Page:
Cunningham captured fashion trends for the newspaper for almost 40 years before his death

By Andrea Park
Updated June 25, 2016 06:05 PM
Gareth Cattermole/Getty

Bill Cunningham, who photographed fashion trends for the New York Times for almost 40 years, has died at 87, the newspaper confirmed.

According to the paper, Cunningham died in New York City on Saturday after having recently been hospitalized for a stroke.

The photographer was known for riding around the city on a bike, capturing pictures of trendy fashion items (recent entries included off-the-shoulder tops, ripped jeans and the color pink) to craft photo essays for his “On the Street” and “Evening Hours” columns.

A 2009 profile of Cunningham in the New Yorker described these columns as “frequently playful” while still conveying “an elegiac respect for the anonymous promenade of life in a big city, and a serious desire to get it all down.”

Cunningham was awarded the Legion d’Honneur by the French government in 2008 and named a Living Landmark by the New York Landmarks Conservancy in 2009. A documentary film celebrating his work, Bill Cunningham New York, premiered at the Museum of Modern Art in N.Y.C. in 2010.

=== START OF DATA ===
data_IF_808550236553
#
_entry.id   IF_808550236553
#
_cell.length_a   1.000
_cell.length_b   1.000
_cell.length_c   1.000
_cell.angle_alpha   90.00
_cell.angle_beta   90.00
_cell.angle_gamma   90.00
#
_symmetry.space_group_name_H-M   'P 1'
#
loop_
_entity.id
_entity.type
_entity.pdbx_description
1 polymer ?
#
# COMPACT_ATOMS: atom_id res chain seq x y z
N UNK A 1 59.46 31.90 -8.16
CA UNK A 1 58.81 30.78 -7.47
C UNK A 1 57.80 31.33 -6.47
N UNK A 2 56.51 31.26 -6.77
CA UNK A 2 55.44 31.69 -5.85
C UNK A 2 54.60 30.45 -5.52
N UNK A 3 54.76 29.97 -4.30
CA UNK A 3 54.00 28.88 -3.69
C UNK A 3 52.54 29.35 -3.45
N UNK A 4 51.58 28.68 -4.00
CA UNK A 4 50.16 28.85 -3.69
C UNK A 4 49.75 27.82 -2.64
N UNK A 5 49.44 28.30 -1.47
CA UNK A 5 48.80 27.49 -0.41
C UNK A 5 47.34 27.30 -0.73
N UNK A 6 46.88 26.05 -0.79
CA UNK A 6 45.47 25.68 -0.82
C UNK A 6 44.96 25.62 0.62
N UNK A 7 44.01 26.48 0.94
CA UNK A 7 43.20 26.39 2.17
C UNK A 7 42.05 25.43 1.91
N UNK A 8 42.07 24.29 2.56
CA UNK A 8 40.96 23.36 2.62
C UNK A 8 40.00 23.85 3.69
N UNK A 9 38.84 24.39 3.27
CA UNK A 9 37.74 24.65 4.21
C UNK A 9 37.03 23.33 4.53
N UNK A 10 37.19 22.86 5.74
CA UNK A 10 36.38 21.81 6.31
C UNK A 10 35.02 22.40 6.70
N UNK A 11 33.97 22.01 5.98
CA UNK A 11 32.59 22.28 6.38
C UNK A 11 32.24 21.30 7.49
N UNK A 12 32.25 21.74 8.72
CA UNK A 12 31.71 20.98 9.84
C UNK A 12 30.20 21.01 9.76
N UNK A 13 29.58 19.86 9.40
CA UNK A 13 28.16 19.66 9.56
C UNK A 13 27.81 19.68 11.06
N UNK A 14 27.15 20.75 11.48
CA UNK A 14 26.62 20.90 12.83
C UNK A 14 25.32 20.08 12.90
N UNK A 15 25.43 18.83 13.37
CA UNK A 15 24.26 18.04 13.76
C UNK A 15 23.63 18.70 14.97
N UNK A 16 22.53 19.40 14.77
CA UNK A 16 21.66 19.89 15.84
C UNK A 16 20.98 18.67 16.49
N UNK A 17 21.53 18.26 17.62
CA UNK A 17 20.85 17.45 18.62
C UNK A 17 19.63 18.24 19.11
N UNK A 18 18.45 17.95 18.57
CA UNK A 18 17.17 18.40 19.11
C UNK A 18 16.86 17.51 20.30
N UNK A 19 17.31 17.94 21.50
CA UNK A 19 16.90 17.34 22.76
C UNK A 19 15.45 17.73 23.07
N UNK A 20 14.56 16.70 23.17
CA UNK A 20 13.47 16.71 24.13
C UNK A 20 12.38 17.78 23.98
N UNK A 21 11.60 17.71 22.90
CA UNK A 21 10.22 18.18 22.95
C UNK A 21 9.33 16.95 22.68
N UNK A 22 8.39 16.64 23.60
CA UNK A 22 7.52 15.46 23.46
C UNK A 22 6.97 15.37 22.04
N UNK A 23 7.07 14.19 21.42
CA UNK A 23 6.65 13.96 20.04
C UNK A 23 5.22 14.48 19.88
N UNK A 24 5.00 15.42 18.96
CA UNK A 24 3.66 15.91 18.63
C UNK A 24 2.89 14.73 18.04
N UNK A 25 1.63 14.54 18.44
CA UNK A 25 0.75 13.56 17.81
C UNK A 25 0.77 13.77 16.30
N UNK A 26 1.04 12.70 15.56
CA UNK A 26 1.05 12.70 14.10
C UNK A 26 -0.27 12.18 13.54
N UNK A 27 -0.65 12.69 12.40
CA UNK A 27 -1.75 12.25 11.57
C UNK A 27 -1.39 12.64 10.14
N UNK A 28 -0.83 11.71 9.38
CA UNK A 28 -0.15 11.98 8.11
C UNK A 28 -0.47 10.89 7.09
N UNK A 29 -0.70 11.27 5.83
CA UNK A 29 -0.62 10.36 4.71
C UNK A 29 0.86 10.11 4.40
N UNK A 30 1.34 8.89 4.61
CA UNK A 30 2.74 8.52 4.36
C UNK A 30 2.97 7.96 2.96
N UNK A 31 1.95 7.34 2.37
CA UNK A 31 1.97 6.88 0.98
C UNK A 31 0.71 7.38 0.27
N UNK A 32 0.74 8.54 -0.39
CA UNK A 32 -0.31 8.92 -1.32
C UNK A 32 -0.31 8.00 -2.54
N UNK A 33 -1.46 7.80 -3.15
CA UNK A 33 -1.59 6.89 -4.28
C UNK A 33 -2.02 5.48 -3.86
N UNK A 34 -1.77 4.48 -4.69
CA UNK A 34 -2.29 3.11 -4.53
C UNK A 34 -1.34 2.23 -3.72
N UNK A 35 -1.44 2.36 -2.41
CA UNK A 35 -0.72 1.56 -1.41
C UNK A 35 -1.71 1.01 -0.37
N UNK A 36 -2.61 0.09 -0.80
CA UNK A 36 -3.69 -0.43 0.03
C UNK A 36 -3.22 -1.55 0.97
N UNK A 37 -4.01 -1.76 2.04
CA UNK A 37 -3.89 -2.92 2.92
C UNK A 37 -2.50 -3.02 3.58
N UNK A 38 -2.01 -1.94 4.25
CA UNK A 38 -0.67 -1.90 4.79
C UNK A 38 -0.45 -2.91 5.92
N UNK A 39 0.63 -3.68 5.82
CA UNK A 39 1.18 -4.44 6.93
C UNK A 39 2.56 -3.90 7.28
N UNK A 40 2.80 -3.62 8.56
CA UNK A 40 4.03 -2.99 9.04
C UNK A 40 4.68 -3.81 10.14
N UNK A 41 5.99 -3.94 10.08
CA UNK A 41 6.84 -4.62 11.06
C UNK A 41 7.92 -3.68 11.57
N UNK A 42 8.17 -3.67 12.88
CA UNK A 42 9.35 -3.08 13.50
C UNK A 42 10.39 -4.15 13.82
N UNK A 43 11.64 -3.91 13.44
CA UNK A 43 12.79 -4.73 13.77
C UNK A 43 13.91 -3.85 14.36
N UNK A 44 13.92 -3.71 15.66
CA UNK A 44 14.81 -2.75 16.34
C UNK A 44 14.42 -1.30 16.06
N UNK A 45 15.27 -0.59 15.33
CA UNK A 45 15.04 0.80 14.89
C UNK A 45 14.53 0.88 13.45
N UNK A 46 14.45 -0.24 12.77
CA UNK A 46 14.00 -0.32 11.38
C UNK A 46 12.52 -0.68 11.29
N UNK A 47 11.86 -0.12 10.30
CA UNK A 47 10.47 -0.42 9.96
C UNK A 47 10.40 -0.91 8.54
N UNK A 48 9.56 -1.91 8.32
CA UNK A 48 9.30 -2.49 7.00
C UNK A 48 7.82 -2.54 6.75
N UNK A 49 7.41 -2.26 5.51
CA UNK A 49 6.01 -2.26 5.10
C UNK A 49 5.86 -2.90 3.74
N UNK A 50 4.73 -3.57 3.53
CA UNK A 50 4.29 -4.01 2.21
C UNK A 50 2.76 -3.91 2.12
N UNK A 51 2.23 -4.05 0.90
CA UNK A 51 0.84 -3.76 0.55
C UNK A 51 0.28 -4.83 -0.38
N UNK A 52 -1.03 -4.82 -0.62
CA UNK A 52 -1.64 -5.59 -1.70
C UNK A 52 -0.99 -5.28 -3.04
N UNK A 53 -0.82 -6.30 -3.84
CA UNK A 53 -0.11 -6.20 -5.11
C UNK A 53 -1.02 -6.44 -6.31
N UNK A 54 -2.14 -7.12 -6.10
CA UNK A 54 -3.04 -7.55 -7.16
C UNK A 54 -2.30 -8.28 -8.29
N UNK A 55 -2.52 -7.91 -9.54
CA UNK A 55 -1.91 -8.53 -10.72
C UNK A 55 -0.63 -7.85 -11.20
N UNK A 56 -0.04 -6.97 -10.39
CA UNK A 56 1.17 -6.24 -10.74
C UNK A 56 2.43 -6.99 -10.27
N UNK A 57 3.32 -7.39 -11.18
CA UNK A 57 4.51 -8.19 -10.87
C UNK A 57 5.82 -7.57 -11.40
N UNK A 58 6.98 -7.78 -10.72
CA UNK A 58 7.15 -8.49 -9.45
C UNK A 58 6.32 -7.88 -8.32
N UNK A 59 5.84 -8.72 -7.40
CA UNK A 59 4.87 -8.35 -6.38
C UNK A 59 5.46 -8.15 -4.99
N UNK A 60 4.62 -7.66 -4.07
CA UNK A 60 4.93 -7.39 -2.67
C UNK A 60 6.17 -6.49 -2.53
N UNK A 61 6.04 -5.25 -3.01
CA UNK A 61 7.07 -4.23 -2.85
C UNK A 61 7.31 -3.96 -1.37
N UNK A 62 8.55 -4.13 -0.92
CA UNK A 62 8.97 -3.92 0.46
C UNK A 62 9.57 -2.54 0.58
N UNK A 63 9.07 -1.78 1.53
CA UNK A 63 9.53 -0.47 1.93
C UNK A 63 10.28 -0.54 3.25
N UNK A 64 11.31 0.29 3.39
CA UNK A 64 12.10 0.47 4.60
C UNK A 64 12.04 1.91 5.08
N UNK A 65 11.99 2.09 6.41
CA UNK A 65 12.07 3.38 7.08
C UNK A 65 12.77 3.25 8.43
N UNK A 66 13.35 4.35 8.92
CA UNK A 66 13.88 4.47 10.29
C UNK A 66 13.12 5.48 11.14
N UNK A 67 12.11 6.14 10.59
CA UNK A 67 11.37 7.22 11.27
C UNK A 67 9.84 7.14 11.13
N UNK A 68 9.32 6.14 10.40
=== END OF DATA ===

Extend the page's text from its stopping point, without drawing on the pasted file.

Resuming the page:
“His company was sought after by the fashion world’s rich and powerful, yet he remained one of the kindest, most gentle and humble people I have ever met,” Arthur Ochs Sulzberger Jr., publisher and chairman of the Times, said. “We have lost a legend, and I am personally heartbroken to have lost a friend.”

In a 2002 Times article entitled “Bill on Bill,” Cunningham chronicled his own career, explaining how his style of photography has barely changed since he began taking pictures of people on the street during World War II.

“The problem is I’m not a good photographer. To be perfectly honest, I’m too shy. Not aggressive enough. Well, I’m not aggressive at all,” he wrote. “I just loved to see wonderfully dressed women, and I still do. That’s all there is to it.”

Cunningham described moving to N.Y.C. at the age of 19 after dropping out of Harvard after just one term. Soon after, he opened a hat shop and began working at a drugstore and a Howard Johnson’s.

After returning to New York from the Korean War in 1953, Cunningham worked briefly for Women’s Wear Daily and the Chicago Tribune. He received his first professional-grade camera in the late 1960s from photographer David Montgomery, and once he began taking pictures for the Times in the early 1970s, the rest was history.

“I suppose, in a funny way, I’m a record keeper. More than a collector. I’m very aware of things not of value but of historical knowledge,” he wrote. “I go out every day. When I get depressed at the office, I go out, and as soon as I’m on the street and see people, I feel better. But I never go out with a preconceived idea. I let the street speak to me.”